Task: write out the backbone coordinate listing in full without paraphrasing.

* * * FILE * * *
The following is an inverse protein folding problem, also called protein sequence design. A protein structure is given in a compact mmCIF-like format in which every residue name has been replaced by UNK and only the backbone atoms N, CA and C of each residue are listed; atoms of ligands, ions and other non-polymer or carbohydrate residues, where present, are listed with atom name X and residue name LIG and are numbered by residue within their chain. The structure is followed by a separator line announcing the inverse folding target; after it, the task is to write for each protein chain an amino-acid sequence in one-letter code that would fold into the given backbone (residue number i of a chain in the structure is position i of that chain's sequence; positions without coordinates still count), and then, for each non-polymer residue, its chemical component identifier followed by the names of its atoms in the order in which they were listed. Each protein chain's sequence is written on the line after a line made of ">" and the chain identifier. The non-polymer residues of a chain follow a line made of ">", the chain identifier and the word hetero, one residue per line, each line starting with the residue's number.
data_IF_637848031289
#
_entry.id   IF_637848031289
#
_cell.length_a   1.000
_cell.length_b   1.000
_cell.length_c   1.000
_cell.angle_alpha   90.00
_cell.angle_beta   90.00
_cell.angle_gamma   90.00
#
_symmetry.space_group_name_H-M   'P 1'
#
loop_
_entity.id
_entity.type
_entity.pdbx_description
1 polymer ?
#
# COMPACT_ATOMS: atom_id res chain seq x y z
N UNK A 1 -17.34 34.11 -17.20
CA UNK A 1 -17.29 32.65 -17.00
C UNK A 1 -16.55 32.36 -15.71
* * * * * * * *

The following is an inverse protein folding problem, also called protein sequence design. A protein structure is given in a compact mmCIF-like format in which every residue name has been replaced by UNK and only the backbone atoms N, CA and C of each residue are listed; atoms of ligands, ions and other non-polymer or carbohydrate residues, where present, are listed with atom name X and residue name LIG and are numbered by residue within their chain. The structure is followed by a separator line announcing the inverse folding target; after it, the task is to write for each protein chain an amino-acid sequence in one-letter code that would fold into the given backbone (residue number i of a chain in the structure is position i of that chain's sequence; positions without coordinates still count), and then, for each non-polymer residue, its chemical component identifier followed by the names of its atoms in the order in which they were listed. Each protein chain's sequence is written on the line after a line made of ">" and the chain identifier. The non-polymer residues of a chain follow a line made of ">", the chain identifier and the word hetero, one residue per line, each line starting with the residue's number.
data_IF_637848031289
#
_entry.id   IF_637848031289
#
_cell.length_a   1.000
_cell.length_b   1.000
_cell.length_c   1.000
_cell.angle_alpha   90.00
_cell.angle_beta   90.00
_cell.angle_gamma   90.00
#
_symmetry.space_group_name_H-M   'P 1'
#
loop_
_entity.id
_entity.type
_entity.pdbx_description
1 polymer ?
#
# COMPACT_ATOMS: atom_id res chain seq x y z
N UNK A 1 -17.34 34.11 -17.20
CA UNK A 1 -17.29 32.65 -17.00
C UNK A 1 -16.55 32.36 -15.71